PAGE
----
Direct measurements of the kinetics of the reactions between the Criegee intermediates CH2OO and CH3CHOO and SO2
By: Lavinia Onel, School of Chemistry, University of Leeds
Summary: A significant fraction of unsaturated volatile organic compounds are oxidised by ozone, producing highly reactive Criegee intermediates, such as CH2OO and CH3CHOO, in the atmosphere. Previous studies have shown rapid gas phase reactions of CH2OO and the two CH3CHOO conformers, syn and anti, with SO2 at 298 K.[1-3] The reactions are expected to generate SO3, which then leads to the production of H2SO4(g) and sulphate aerosols in the troposphere, impacting air quality and climate. We have carried out direct kinetic measurements using flash photolysis of RI2 (R: CH2 or CH3CH)/SO2/O2/N2 mixtures at 248 nm coupled with time-resolved multipass broadband UV absorption spectroscopy. We will report results from measurements of the kinetics of CH2OO + SO2 as a function of temperature and CH3CHOO + SO2 as a function of temperature and pressure. The measured temperature dependence and reported lack of a pressure dependence from 2–760 Torr of the rate coefficient of CH2OO + SO2  have been modelled using MESMER (Master Equation Solver for Multi-Energy well Reactions) package. A positive pressure dependence was found for the reactions of both CH3CHOO conformers with SO2, with the anti conformer reacting with SO2 4–5 times more rapidly than the syn conformer. 1. Howes et al. PCCP 2018, 20, 22218 2. Sheps et al. PCCP 2014, 16, 26701 3. Taatjes et al. Science 2013, 340, 177 4. Kuwata et al. J.Phys.Chem.A 2015, 119, 10316 5. http://iupac.pole-ether.fr 6. Onel et al., MS in preparation
COVID and Other Extreme Events
By: Frederico Bianchi, University of Helsinki
Summary: The 2020 pandemic are causing substantial reduction of anthropogenic emissions. China and Italy are among the countries that took the strongest measures to limit the spread of the virus by forcing their population to stay at home. This specific time provide a very unique opportunity to study the effect of the anthropogenic activities on air quality and atmospheric new particle formation. In my presentation, I will show long-term comprehensive observations before, during and after the COVID lockdown and how this has changed the atmospheric composition. Similarities and differences of the two sites will be also highlighted.
Modeling the effects of COVID-19 measures on air quality using a chemical transport model: impacts on the Po Valley and the Swiss Plateau regions
By: Giancarlo Ciarelli, University of Helsinki. Institute for Atmospheric and Earth System Research (INAR).
Summary: The spread of COVID-19 virus has posed serious challenges for the global communities. To try to reduce the circulation of the infection, governmental bodies have imposed different lockdown measures at various levels of complexity and duration. As a result, a substantial reduction in people’s mobilities might have impacted air quality levels to a different extent. In this study, we applied the Comprehensive Air-quality Model with eXtensions (CAMxv6.50) over northern Italy and Switzerland in order to investigate potential changes in air quality levels, and its chemical composition, during periods when lockdown measures were enforced. Impacts on air concentrations of nitrogen dioxide (NO2), ozone (O3) and fine particulate matter (PM2.5) levels are presented for two regions, i.e. the Po Valley and the Swiss Plateau regions, and compared with air quality networks measurements. The impact on secondarily formed particulate species, i.e. inorganic and organic constituents, are also presented for daytime and nighttime periods. Additionally, results from the Process Analysis (PA) probing tool, run in combination with CAMx and capable of disentangling the changes in various chemical reactions, are also presented.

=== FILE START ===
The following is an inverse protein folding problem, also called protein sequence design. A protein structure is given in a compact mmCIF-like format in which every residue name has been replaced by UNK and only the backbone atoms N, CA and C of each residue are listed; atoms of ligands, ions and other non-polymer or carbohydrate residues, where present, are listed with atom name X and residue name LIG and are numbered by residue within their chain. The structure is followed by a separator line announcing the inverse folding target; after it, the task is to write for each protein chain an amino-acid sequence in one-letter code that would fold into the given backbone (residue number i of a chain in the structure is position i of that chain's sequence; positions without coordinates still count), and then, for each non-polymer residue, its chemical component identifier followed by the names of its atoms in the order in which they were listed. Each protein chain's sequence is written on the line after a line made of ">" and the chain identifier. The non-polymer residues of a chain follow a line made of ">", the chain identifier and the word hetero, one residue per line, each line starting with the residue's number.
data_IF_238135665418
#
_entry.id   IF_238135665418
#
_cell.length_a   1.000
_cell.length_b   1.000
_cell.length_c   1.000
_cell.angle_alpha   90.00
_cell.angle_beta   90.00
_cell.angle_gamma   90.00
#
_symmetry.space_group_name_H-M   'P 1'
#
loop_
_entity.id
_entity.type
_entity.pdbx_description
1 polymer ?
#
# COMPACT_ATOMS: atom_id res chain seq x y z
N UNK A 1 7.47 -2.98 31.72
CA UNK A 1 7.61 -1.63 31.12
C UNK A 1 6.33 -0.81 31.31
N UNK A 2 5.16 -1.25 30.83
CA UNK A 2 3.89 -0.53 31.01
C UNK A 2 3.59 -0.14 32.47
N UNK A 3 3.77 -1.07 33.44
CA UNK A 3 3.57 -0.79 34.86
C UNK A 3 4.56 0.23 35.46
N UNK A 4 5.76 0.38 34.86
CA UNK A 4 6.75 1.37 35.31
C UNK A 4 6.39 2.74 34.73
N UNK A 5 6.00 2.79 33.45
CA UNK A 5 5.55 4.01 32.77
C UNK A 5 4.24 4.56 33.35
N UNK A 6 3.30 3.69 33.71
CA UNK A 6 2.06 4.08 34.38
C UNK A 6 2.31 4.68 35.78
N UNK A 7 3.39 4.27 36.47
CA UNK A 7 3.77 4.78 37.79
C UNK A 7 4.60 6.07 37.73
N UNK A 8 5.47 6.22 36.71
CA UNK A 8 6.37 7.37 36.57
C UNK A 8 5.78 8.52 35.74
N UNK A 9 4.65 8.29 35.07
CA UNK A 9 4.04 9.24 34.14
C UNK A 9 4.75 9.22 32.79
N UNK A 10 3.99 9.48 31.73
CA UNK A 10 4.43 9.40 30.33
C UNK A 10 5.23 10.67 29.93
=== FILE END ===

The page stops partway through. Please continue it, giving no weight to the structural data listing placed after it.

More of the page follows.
By: James Lee, University of York
Summary: Human activity changed substantially during 2020 around the world due to government responses to COVID19. In the UK people were asked to work from home where possible on the 16th March and entered a period of “lockdown” on the 23rd March. During this lockdown period all non-essential travel was prohibited, and outdoor activity was limited to once per person per day. Many of these restrictions impacted activities that are considered antagonists for air quality, such as road transport. We examined NO2 and O3 measured by the UK’s Automatic Urban and Rural Network, focusing on those located in urban environments, between March 23rd and May 31st in 2020 compared to the previous 5 years. We observed reductions in NO2 concentrations at sites across the UK, with a median reduction of 45 %. However, O3 concentrations saw a median increase of 11 %. Total oxidant levels (Ox = NO2 + O3) increased slightly (3%), suggesting the majority of this change can be attributed to photochemical repartitioning due to the reduction in NOx. Generally, we find larger, positive Ox changes in southern UK cities which we attribute to increased UV radiation and temperature in 2020 compared to previous years. The net effect of the NO2 and O3 changes is a sharp decrease in exceedances of the NO2 air quality objective limit for the UK. Concurrent increases in O3 exceedances in London emphasize the potential for O3 to become an air pollutant of concern as NOx emissions are reduced in the next 10-20 years.
Minimal climate impacts from short-lived climate forcers following emission reductions related to the COVID-19 pandemic
By: James Weber, Univeristy of Cambridge